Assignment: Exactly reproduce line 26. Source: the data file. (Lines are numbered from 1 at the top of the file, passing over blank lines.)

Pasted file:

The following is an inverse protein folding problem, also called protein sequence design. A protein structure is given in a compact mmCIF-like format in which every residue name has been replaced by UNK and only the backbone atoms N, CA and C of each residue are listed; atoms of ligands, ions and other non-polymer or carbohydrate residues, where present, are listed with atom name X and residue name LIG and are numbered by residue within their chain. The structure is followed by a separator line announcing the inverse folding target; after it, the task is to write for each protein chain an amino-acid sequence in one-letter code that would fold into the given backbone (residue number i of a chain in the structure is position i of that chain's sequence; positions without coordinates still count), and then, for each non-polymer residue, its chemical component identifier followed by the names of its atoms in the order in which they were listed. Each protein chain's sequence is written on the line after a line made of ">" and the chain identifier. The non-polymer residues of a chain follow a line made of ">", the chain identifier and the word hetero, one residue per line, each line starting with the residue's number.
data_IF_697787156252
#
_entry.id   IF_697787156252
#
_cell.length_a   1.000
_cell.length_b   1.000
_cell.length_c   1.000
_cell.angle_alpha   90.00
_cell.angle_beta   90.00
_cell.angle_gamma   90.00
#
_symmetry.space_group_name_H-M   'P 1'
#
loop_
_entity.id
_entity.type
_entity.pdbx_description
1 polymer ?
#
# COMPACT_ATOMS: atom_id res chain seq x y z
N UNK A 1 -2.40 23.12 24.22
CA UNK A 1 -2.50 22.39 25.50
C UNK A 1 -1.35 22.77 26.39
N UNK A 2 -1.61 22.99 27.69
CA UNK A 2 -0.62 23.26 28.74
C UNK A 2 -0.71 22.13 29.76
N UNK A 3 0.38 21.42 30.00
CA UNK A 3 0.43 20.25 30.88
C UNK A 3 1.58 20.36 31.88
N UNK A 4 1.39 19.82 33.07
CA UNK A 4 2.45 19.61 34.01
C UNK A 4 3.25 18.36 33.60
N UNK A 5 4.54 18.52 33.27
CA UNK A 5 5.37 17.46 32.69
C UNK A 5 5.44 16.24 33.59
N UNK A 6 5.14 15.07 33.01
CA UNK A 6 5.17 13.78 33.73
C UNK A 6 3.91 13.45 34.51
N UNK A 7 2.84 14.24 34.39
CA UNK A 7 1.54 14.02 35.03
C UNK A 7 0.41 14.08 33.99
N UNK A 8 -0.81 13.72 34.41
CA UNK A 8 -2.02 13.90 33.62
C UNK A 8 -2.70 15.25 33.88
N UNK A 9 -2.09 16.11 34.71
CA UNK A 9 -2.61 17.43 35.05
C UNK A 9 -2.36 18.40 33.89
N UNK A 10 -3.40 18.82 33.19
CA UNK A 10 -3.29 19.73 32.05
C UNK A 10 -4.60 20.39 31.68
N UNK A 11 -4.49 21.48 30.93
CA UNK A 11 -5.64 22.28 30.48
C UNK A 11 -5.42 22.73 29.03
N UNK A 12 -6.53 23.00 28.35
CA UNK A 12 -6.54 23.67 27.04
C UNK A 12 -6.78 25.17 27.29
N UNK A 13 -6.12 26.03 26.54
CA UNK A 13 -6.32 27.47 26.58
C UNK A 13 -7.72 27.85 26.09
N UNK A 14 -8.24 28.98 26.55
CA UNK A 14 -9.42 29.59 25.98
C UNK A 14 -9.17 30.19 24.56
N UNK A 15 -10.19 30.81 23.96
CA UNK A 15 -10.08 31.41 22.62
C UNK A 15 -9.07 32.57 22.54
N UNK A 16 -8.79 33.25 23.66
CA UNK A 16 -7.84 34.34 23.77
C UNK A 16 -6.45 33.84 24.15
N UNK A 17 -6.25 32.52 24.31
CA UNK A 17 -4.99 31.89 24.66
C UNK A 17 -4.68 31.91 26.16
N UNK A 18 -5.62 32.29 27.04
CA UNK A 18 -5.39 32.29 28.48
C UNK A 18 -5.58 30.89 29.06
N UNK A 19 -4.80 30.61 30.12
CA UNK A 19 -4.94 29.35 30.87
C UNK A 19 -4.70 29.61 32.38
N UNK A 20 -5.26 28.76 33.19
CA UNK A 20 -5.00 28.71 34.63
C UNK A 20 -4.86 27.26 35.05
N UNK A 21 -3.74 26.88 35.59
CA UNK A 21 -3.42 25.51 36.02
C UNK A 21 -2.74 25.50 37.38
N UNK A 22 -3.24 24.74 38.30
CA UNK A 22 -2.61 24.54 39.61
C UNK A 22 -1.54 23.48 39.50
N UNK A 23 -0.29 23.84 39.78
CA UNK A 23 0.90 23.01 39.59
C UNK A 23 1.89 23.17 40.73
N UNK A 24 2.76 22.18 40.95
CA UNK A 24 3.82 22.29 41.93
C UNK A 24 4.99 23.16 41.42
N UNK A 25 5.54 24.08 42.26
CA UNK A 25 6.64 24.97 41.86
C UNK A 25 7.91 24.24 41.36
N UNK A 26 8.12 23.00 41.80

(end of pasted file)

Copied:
CA UNK A 2 -0.62 23.26 28.74